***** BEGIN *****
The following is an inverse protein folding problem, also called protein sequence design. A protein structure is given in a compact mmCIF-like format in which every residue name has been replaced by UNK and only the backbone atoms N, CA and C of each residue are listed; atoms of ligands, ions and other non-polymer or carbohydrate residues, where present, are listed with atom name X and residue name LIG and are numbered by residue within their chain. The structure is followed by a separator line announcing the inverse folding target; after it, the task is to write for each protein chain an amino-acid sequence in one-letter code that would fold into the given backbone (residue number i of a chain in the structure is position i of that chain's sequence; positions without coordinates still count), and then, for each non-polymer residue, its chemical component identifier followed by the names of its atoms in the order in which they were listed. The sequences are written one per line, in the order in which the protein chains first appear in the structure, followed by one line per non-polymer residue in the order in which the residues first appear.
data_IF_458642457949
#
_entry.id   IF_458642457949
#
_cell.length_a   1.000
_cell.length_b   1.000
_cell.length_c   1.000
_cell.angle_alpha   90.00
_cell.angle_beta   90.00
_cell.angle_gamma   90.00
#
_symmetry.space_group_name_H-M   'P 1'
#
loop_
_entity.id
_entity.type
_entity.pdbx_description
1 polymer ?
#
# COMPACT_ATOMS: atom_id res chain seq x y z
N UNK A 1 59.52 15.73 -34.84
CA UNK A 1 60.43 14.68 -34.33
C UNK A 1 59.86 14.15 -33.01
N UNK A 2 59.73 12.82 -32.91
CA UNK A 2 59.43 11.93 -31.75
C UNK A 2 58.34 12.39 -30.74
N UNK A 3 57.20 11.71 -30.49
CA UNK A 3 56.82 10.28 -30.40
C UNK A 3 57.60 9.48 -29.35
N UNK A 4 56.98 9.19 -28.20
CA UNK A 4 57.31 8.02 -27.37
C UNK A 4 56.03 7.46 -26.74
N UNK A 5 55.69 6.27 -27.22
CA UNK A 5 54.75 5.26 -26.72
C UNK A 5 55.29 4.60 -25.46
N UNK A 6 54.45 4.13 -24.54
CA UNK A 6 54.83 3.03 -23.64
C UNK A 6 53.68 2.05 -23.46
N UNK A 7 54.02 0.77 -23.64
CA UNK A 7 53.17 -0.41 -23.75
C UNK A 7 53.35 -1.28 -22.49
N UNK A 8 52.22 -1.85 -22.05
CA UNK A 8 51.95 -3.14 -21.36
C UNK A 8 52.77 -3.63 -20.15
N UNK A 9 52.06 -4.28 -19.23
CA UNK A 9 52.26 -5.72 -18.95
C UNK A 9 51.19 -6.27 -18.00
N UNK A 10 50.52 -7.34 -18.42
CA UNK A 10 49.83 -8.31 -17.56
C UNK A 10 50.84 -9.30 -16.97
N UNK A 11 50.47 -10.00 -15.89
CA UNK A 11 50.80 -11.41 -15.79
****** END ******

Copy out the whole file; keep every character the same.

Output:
The following is an inverse protein folding problem, also called protein sequence design. A protein structure is given in a compact mmCIF-like format in which every residue name has been replaced by UNK and only the backbone atoms N, CA and C of each residue are listed; atoms of ligands, ions and other non-polymer or carbohydrate residues, where present, are listed with atom name X and residue name LIG and are numbered by residue within their chain. The structure is followed by a separator line announcing the inverse folding target; after it, the task is to write for each protein chain an amino-acid sequence in one-letter code that would fold into the given backbone (residue number i of a chain in the structure is position i of that chain's sequence; positions without coordinates still count), and then, for each non-polymer residue, its chemical component identifier followed by the names of its atoms in the order in which they were listed. The sequences are written one per line, in the order in which the protein chains first appear in the structure, followed by one line per non-polymer residue in the order in which the residues first appear.
data_IF_458642457949
#
_entry.id   IF_458642457949
#
_cell.length_a   1.000
_cell.length_b   1.000
_cell.length_c   1.000
_cell.angle_alpha   90.00
_cell.angle_beta   90.00
_cell.angle_gamma   90.00
#
_symmetry.space_group_name_H-M   'P 1'
#
loop_
_entity.id
_entity.type
_entity.pdbx_description
1 polymer ?
#
# COMPACT_ATOMS: atom_id res chain seq x y z
N UNK A 1 59.52 15.73 -34.84
CA UNK A 1 60.43 14.68 -34.33
C UNK A 1 59.86 14.15 -33.01
N UNK A 2 59.73 12.82 -32.91
CA UNK A 2 59.43 11.93 -31.75
C UNK A 2 58.34 12.39 -30.74
N UNK A 3 57.20 11.71 -30.49
CA UNK A 3 56.82 10.28 -30.40
C UNK A 3 57.60 9.48 -29.35
N UNK A 4 56.98 9.19 -28.20
CA UNK A 4 57.31 8.02 -27.37
C UNK A 4 56.03 7.46 -26.74
N UNK A 5 55.69 6.27 -27.22
CA UNK A 5 54.75 5.26 -26.72
C UNK A 5 55.29 4.60 -25.46
N UNK A 6 54.45 4.13 -24.54
CA UNK A 6 54.83 3.03 -23.64
C UNK A 6 53.68 2.05 -23.46
N UNK A 7 54.02 0.77 -23.64
CA UNK A 7 53.17 -0.41 -23.75
C UNK A 7 53.35 -1.28 -22.49
N UNK A 8 52.22 -1.85 -22.05
CA UNK A 8 51.95 -3.14 -21.36
C UNK A 8 52.77 -3.63 -20.15
N UNK A 9 52.06 -4.28 -19.23
CA UNK A 9 52.26 -5.72 -18.95
C UNK A 9 51.19 -6.27 -18.00
N UNK A 10 50.52 -7.34 -18.42
CA UNK A 10 49.83 -8.31 -17.56
C UNK A 10 50.84 -9.30 -16.97
N UNK A 11 50.47 -10.00 -15.89
CA UNK A 11 50.80 -11.41 -15.79